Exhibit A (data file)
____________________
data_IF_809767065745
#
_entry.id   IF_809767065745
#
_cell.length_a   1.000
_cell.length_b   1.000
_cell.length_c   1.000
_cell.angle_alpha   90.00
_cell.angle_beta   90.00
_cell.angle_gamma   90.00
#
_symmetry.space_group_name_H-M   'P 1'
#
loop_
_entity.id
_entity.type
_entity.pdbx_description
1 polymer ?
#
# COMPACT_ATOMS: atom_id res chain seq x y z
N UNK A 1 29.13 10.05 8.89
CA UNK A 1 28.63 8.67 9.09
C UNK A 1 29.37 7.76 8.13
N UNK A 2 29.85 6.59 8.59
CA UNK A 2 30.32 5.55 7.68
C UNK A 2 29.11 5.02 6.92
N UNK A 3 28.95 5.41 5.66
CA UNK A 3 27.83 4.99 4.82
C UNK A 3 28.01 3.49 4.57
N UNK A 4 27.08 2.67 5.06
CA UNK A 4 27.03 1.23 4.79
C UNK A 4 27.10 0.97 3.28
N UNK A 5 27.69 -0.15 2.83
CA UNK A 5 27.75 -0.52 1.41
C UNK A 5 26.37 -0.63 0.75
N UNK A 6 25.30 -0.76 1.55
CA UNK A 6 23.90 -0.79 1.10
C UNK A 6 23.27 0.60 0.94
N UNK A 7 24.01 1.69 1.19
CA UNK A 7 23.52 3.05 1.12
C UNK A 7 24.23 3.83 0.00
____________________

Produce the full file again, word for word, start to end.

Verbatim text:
data_IF_809767065745
#
_entry.id   IF_809767065745
#
_cell.length_a   1.000
_cell.length_b   1.000
_cell.length_c   1.000
_cell.angle_alpha   90.00
_cell.angle_beta   90.00
_cell.angle_gamma   90.00
#
_symmetry.space_group_name_H-M   'P 1'
#
loop_
_entity.id
_entity.type
_entity.pdbx_description
1 polymer ?
#
# COMPACT_ATOMS: atom_id res chain seq x y z
N UNK A 1 29.13 10.05 8.89
CA UNK A 1 28.63 8.67 9.09
C UNK A 1 29.37 7.76 8.13
N UNK A 2 29.85 6.59 8.59
CA UNK A 2 30.32 5.55 7.68
C UNK A 2 29.11 5.02 6.92
N UNK A 3 28.95 5.41 5.66
CA UNK A 3 27.83 4.99 4.82
C UNK A 3 28.01 3.49 4.57
N UNK A 4 27.08 2.67 5.06
CA UNK A 4 27.03 1.23 4.79
C UNK A 4 27.10 0.97 3.28
N UNK A 5 27.69 -0.15 2.83
CA UNK A 5 27.75 -0.52 1.41
C UNK A 5 26.37 -0.63 0.75
N UNK A 6 25.30 -0.76 1.55
CA UNK A 6 23.90 -0.79 1.10
C UNK A 6 23.27 0.60 0.94
N UNK A 7 24.01 1.69 1.19
CA UNK A 7 23.52 3.05 1.12
C UNK A 7 24.23 3.83 0.00